It’s not only customers that are increasingly preferring online methods of buying. The pandemic also saw a drastic shift in terms of how employees expect to operate moving forward. Although remote working isn’t a new concept – especially in the marketing industry – since the outbreak of the pandemic, work has infiltrated the home at a never-before-seen scale. Many individuals have embraced the flexibility that comes with this and want it to stay in place permanently. In an effort to attract and retain the industry’s talent, marketing leaders are having to adjust their working practices. In fact, recent research discovered that 82% of marketing organisations have new policies in place around remote work following the pandemic.

When we transitioned to remote work, organizations made sure we did not lose something that we all took for granted in an office environment – the benefit of face-to-face communication. When shifting to a more flexible, long-term model, marketing departments need to ensure that they do not lose something that we might take for granted – visibility. Relying on chat platforms and video conferencing tools to collaborate could make it more challenging to keep track of projects happening on other platforms.

One way of creating visibility in a hybrid environment is through the use of collaboration software. These technologies make it possible for information sharing and greater transparency across marketing teams. Tasks are easily accessible to everyone, meaning fewer mistakes, greater consistency and a shared knowledge of what others are working on. This not only helps encourage a certain level of transparency and accountability within teams, it also promotes a culture of open communication.

Through increasing visibility, you can ensure that each individual is aware of exactly how they are contributing to a project and their role as part of the wider team. If a certain element of a campaign is delayed or not where it should be it quickly becomes apparent, and can easily be picked up on before it has a knock-on effect. This helps marketing teams keep things on track and swiftly spot mistakes, leading to an overall increase in productivity and results.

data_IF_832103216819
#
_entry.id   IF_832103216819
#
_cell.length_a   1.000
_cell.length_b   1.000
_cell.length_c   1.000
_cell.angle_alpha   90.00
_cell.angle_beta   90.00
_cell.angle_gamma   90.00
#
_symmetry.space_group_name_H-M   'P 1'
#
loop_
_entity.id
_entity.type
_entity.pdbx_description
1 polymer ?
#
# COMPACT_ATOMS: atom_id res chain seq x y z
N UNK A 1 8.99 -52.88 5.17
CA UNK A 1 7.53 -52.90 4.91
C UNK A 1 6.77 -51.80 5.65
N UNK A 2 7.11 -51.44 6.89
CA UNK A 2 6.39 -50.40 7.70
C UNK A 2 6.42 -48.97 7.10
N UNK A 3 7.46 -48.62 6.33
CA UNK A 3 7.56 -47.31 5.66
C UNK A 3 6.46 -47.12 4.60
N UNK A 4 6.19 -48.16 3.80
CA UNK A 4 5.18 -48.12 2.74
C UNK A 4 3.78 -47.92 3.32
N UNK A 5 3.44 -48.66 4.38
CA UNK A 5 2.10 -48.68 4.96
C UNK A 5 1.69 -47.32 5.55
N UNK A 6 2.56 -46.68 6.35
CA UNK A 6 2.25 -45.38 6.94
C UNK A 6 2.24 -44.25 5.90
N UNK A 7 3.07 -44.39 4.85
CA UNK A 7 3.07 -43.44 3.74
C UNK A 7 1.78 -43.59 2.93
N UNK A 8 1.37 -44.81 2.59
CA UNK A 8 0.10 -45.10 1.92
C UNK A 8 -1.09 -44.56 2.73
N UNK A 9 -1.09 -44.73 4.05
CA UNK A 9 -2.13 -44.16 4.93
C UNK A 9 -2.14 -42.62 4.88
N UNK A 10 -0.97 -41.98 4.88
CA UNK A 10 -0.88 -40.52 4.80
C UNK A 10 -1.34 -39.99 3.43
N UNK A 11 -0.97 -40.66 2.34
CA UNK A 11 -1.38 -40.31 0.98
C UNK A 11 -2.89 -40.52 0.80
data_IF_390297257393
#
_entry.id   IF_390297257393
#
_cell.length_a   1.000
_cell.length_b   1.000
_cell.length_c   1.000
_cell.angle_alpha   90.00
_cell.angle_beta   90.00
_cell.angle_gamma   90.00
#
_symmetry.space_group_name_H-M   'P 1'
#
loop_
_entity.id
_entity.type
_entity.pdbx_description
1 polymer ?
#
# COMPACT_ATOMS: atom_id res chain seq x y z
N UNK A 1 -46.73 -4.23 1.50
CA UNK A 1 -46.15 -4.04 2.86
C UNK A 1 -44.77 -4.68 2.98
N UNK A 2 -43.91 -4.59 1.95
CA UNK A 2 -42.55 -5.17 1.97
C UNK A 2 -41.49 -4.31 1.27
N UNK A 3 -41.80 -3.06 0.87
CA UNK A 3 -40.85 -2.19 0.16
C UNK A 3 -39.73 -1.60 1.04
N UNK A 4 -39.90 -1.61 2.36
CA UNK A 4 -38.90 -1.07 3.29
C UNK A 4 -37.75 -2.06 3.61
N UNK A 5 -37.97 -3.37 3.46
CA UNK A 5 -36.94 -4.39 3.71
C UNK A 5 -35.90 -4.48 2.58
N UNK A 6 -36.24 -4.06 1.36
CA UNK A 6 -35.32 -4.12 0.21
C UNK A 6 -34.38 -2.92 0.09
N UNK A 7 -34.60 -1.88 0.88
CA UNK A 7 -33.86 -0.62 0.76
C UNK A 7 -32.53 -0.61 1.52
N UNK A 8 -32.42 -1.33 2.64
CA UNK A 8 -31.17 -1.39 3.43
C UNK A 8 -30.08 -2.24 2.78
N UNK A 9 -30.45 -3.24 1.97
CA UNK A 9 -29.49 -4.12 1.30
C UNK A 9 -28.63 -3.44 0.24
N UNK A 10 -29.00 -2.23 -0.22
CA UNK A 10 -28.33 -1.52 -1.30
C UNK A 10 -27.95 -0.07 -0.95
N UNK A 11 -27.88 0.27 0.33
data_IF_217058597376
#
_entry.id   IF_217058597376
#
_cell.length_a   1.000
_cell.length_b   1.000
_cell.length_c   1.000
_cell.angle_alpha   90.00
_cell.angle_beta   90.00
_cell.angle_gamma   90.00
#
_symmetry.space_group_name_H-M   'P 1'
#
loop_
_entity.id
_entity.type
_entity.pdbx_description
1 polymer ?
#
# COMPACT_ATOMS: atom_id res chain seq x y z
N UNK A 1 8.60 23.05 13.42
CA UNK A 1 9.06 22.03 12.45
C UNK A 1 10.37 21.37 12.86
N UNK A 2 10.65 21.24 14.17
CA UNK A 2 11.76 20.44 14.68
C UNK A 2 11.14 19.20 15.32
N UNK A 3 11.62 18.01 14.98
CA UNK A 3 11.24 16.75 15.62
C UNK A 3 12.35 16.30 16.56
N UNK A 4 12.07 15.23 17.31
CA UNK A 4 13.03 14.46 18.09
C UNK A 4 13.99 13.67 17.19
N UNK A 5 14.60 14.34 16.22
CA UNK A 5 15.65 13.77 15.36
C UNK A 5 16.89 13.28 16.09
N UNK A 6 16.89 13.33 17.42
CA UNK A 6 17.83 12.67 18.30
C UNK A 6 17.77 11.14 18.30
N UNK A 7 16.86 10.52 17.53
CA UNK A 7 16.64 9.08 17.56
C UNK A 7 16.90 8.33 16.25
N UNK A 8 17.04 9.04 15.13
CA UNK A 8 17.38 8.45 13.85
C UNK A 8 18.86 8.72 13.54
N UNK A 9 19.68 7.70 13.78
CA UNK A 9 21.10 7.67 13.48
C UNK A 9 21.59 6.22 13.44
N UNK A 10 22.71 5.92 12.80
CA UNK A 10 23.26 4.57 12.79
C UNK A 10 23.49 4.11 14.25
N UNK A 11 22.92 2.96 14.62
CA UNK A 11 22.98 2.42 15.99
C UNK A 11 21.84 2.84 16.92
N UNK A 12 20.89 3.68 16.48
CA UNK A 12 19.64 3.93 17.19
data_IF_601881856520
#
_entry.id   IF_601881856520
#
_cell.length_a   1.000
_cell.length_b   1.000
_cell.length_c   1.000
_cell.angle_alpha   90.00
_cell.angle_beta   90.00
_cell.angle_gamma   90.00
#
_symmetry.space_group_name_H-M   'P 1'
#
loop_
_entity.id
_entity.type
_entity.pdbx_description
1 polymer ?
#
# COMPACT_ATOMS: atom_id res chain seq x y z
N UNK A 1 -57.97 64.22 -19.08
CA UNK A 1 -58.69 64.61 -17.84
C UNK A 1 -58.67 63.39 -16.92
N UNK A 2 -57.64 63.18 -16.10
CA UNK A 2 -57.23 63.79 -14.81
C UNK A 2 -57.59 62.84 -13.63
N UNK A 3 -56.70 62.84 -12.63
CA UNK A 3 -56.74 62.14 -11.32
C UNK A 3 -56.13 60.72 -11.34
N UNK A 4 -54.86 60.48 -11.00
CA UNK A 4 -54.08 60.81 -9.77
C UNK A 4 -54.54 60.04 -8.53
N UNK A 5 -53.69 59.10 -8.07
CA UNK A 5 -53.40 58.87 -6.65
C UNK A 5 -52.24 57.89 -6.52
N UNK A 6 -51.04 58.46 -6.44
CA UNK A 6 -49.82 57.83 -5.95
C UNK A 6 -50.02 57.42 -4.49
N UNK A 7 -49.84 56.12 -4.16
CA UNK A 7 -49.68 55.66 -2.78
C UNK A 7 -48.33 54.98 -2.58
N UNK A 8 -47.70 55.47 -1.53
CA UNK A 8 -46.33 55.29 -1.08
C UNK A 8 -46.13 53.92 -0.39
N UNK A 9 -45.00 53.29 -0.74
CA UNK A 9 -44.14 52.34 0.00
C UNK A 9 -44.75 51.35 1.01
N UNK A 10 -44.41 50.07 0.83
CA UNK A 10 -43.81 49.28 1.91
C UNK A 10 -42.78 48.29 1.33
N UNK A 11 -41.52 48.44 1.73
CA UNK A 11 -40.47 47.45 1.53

The role of the marketing team has never been more important. In today’s uncertain climate, innovation  is essential and implementing the right tactics at the right time could be the difference between an entire business surviving or collapsing. By focusing on digitally-driven multi-channel strategies and leveraging technologies that can facilitate communication and collaboration amongst employees, regardless of their location, marketing leaders can set themselves up for future success, regardless of what comes next.

Mass reach and budget ‘matters now more than ever’…

New research findings presented by Les Binet and Peter Field of the Institute of Practitioners in Advertising (IPA) at an ‘Effectiveness Week’ event on October 31 has refuted the misconception that, with the rise of owned and earned online media, marketers are beginning to question the need to spend money on paid media and mass reach.

Providing analysis of the IPA Databank and drawing on IPA TouchPoints data, the findings constitute the first part of a full report to be published in 2018, indicating that penetration is still three times more likely to be the main driver of growth and profit vs loyalty. As such, brands must focus on widening their customer base for which a broad reach of owned and earned communications – particularly paid media –  and subsequent budget, are crucial.

Research also found that brands utilising paid media will typically expand three times quicker than those relying solely on owned and earned media alone. Nonetheless, adding owned media to the equation can increase the effectiveness of a paid campaign by 13 per cent, and earned media by 26 per cent.

Furthermore, adding television increases effectiveness by 40 per cent, making it the most effective platform and it is also the best for generating top-line growth that drives profit, with a 2.6 per cent average market share point gained per year when using television advertising.

IPA director of Marketing Strategy, Janet Hull OBE said: “Here lies the proof that the digital transformation has helped make mass media work even harder. It also proves that while it is good to have earned and owned media, for top-line growth brands must invest in paid-for, mass reach.”

IPA claims the one reason why television advertising effectiveness has increased is due to video on demand and online video working in synergy with live television. The research shows a 54 per cent increase in the average number of very large business effects from adding television and online video together; versus 32 per cent for just television and 25 per cent just for online video.

The latest findings are a follow up to previous reports published by Binet and Field – Marketing in the Era of Accountability (2007) and The Long and the Short of it (2011) – confirming analysis portrayed in the 2011 study that the most profitable campaigns have a 60:40 ratio of long-term brand-building media (broad reach, highly emotive) and short-terms sales activation (tightly targeted and information rich).